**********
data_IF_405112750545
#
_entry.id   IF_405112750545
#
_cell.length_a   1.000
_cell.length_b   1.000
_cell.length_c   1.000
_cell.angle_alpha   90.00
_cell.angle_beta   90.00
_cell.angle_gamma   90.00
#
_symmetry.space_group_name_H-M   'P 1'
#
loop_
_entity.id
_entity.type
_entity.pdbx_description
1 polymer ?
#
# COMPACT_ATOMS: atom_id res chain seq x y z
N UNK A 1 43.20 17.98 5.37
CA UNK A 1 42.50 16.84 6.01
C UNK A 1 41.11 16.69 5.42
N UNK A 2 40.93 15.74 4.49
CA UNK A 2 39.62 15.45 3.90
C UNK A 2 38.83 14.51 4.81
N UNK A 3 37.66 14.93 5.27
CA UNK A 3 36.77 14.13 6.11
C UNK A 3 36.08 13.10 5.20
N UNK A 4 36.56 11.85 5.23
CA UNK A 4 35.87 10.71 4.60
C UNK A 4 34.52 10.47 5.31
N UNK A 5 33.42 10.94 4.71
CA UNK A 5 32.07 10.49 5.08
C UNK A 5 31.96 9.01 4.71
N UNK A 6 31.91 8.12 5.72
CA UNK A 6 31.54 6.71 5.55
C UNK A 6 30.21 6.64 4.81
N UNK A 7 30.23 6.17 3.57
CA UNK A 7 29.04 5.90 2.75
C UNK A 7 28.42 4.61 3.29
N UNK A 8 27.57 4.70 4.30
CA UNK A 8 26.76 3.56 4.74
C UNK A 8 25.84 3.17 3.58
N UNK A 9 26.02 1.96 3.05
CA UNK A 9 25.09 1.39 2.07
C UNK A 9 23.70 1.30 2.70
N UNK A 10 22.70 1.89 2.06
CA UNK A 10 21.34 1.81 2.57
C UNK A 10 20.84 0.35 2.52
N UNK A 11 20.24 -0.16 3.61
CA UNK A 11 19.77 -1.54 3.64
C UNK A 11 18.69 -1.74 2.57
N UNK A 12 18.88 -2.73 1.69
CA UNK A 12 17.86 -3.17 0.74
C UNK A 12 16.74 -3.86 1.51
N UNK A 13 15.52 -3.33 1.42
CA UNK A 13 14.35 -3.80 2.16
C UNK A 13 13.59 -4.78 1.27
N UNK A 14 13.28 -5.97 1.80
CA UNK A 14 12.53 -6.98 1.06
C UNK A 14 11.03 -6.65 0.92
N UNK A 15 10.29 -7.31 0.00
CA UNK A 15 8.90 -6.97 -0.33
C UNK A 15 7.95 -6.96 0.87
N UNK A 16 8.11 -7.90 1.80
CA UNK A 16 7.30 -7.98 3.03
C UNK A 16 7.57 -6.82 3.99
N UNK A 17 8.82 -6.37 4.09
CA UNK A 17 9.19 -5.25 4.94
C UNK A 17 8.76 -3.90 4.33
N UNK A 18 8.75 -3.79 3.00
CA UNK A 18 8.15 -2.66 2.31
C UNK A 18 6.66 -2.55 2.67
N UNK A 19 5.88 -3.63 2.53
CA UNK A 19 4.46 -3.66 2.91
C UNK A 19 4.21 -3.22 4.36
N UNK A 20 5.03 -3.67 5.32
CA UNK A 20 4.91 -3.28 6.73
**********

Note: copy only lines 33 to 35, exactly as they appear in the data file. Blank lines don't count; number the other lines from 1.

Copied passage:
N UNK A 5 33.42 10.94 4.71
CA UNK A 5 32.07 10.49 5.08
C UNK A 5 31.96 9.01 4.71